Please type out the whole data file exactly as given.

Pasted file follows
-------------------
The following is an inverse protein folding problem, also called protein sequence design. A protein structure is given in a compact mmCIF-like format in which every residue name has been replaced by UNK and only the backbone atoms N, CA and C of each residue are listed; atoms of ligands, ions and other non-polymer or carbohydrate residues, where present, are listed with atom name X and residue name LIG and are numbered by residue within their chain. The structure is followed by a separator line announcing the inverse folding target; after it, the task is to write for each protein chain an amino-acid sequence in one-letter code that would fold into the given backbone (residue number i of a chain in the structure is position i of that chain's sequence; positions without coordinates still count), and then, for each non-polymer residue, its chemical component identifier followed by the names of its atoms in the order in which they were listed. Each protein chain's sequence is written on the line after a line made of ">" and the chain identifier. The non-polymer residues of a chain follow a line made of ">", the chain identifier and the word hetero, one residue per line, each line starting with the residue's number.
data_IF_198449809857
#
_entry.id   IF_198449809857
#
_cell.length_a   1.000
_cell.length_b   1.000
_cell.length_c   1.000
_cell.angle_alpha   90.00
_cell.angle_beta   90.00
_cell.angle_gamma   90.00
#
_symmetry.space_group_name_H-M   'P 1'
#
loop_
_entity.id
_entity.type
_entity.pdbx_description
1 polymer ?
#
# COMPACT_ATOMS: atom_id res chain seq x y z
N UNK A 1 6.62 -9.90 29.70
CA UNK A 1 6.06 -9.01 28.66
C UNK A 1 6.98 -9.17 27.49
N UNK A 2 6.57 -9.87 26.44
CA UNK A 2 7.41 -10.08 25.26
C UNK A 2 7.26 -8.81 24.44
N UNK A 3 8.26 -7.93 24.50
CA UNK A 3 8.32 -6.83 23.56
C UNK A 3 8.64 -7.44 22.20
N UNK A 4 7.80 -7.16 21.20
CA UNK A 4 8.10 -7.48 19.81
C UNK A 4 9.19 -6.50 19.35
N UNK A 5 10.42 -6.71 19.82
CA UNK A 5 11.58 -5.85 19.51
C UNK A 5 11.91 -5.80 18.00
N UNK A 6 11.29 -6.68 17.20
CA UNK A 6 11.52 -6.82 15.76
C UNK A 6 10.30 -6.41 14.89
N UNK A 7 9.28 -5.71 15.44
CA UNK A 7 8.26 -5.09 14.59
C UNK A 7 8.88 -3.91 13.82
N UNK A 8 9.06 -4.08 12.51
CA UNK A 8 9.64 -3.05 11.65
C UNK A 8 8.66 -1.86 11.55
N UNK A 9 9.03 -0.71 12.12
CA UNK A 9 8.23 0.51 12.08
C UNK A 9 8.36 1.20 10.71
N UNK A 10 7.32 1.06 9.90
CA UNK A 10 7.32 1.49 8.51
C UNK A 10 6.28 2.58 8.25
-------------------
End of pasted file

The following is an inverse protein folding problem, also called protein sequence design. A protein structure is given in a compact mmCIF-like format in which every residue name has been replaced by UNK and only the backbone atoms N, CA and C of each residue are listed; atoms of ligands, ions and other non-polymer or carbohydrate residues, where present, are listed with atom name X and residue name LIG and are numbered by residue within their chain. The structure is followed by a separator line announcing the inverse folding target; after it, the task is to write for each protein chain an amino-acid sequence in one-letter code that would fold into the given backbone (residue number i of a chain in the structure is position i of that chain's sequence; positions without coordinates still count), and then, for each non-polymer residue, its chemical component identifier followed by the names of its atoms in the order in which they were listed. Each protein chain's sequence is written on the line after a line made of ">" and the chain identifier. The non-polymer residues of a chain follow a line made of ">", the chain identifier and the word hetero, one residue per line, each line starting with the residue's number.
data_IF_198449809857
#
_entry.id   IF_198449809857
#
_cell.length_a   1.000
_cell.length_b   1.000
_cell.length_c   1.000
_cell.angle_alpha   90.00
_cell.angle_beta   90.00
_cell.angle_gamma   90.00
#
_symmetry.space_group_name_H-M   'P 1'
#
loop_
_entity.id
_entity.type
_entity.pdbx_description
1 polymer ?
#
# COMPACT_ATOMS: atom_id res chain seq x y z
N UNK A 1 6.62 -9.90 29.70
CA UNK A 1 6.06 -9.01 28.66
C UNK A 1 6.98 -9.17 27.49
N UNK A 2 6.57 -9.87 26.44
CA UNK A 2 7.41 -10.08 25.26
C UNK A 2 7.26 -8.81 24.44
N UNK A 3 8.26 -7.93 24.50
CA UNK A 3 8.32 -6.83 23.56
C UNK A 3 8.64 -7.44 22.20
N UNK A 4 7.80 -7.16 21.20
CA UNK A 4 8.10 -7.48 19.81
C UNK A 4 9.19 -6.50 19.35
N UNK A 5 10.42 -6.71 19.82
CA UNK A 5 11.58 -5.85 19.51
C UNK A 5 11.91 -5.80 18.00
N UNK A 6 11.29 -6.68 17.20
CA UNK A 6 11.52 -6.82 15.76
C UNK A 6 10.30 -6.41 14.89
N UNK A 7 9.28 -5.71 15.44
CA UNK A 7 8.26 -5.09 14.59
C UNK A 7 8.88 -3.91 13.82
N UNK A 8 9.06 -4.08 12.51
CA UNK A 8 9.64 -3.05 11.65
C UNK A 8 8.66 -1.86 11.55
N UNK A 9 9.03 -0.71 12.12
CA UNK A 9 8.23 0.51 12.08
C UNK A 9 8.36 1.20 10.71
N UNK A 10 7.32 1.06 9.90
CA UNK A 10 7.32 1.49 8.51
C UNK A 10 6.28 2.58 8.25